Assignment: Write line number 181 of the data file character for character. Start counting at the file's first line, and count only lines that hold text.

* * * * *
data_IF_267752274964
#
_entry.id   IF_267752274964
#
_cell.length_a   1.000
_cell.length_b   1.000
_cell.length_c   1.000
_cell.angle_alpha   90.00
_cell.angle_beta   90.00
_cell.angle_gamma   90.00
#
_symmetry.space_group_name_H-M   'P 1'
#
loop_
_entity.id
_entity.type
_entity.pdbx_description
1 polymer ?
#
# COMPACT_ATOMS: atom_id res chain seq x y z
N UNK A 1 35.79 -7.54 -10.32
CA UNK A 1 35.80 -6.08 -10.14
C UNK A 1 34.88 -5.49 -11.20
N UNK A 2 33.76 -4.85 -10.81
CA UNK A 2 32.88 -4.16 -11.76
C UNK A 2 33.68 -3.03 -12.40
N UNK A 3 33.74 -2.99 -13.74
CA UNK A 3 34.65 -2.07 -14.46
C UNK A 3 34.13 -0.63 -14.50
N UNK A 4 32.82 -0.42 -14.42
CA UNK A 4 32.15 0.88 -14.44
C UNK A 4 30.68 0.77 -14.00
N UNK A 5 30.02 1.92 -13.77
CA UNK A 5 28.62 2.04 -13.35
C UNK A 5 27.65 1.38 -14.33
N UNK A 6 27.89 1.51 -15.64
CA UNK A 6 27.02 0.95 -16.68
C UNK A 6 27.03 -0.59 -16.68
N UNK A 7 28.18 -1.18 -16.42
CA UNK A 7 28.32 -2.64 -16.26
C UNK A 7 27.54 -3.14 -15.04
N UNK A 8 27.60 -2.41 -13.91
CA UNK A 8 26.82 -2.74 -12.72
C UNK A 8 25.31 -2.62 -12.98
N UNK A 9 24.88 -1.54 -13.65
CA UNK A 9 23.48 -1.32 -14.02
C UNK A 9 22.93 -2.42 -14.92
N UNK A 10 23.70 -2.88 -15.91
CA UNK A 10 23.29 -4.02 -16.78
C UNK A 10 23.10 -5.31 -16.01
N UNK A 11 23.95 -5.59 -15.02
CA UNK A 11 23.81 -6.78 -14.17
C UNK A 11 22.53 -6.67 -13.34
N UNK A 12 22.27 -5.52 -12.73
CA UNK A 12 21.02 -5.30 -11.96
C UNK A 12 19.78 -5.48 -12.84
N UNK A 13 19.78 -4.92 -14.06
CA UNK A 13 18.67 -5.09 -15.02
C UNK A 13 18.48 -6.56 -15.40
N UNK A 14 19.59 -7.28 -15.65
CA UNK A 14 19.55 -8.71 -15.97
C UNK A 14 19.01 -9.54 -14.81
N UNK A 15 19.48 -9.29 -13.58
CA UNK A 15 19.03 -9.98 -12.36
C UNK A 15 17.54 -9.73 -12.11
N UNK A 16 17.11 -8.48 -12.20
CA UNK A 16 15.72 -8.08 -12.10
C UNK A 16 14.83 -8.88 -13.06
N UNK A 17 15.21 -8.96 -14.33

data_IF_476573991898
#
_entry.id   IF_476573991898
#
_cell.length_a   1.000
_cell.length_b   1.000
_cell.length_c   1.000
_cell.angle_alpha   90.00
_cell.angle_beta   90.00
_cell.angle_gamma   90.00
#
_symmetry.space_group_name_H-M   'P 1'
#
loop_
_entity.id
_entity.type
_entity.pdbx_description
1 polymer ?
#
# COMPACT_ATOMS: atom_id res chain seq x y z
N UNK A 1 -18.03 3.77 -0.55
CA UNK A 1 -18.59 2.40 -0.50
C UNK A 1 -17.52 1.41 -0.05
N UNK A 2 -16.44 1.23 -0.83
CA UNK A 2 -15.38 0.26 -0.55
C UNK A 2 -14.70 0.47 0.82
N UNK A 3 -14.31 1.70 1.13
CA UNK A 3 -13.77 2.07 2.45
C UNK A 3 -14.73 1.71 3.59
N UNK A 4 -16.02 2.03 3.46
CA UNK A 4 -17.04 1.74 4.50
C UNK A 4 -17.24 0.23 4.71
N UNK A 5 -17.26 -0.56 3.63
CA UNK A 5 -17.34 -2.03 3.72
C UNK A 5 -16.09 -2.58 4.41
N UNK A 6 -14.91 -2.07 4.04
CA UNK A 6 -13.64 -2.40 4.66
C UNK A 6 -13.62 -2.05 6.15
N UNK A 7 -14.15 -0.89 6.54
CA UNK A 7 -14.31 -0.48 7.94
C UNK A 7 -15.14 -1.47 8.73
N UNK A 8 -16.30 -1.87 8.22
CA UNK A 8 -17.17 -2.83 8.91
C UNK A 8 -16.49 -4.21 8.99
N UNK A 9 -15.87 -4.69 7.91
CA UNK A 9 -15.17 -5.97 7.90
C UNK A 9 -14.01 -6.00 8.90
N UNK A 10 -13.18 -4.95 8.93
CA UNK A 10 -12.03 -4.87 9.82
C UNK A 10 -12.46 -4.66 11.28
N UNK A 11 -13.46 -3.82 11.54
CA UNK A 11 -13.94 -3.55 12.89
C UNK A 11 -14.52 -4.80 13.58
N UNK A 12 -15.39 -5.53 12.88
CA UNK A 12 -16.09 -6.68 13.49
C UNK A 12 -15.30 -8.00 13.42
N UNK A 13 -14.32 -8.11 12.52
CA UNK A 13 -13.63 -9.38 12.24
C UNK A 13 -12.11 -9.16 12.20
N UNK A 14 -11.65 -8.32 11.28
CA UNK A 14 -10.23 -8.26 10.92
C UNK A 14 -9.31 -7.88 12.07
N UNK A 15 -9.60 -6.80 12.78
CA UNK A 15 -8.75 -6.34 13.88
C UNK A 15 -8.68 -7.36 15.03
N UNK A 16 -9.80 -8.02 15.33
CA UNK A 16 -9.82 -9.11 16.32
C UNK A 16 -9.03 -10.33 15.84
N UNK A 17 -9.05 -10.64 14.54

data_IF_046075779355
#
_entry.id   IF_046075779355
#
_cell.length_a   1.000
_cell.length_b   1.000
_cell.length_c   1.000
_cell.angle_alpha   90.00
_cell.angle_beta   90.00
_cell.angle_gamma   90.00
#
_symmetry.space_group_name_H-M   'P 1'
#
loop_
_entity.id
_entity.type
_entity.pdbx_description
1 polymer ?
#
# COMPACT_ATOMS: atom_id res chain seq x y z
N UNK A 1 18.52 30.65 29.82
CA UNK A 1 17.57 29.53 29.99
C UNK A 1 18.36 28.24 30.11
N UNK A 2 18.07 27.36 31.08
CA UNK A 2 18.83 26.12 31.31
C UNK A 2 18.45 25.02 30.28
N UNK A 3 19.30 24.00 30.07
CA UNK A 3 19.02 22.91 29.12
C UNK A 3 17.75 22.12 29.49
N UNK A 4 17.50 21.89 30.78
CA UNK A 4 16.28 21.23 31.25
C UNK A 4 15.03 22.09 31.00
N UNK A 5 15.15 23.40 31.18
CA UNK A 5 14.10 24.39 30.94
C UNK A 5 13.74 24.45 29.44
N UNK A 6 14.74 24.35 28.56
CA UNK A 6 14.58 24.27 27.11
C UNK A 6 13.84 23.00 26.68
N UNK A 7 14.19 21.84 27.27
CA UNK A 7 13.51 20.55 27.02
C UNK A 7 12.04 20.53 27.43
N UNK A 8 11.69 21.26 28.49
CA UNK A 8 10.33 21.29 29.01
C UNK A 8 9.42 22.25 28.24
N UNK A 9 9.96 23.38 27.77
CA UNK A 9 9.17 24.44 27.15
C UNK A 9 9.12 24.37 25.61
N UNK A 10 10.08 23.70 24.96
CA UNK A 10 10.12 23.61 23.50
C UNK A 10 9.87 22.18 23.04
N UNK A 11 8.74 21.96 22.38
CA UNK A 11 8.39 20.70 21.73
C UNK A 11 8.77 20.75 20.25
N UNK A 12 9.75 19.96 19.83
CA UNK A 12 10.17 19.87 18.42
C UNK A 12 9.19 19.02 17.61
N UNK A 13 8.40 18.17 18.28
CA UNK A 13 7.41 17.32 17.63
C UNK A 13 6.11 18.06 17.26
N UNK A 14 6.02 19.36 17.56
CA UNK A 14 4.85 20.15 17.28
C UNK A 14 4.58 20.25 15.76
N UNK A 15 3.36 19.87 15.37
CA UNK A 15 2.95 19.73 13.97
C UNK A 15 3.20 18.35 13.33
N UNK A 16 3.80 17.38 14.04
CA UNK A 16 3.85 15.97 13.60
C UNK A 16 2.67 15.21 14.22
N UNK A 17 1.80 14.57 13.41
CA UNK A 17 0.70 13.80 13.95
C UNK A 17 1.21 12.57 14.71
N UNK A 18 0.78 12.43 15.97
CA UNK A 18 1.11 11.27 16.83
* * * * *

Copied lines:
CA UNK A 8 10.33 21.29 29.01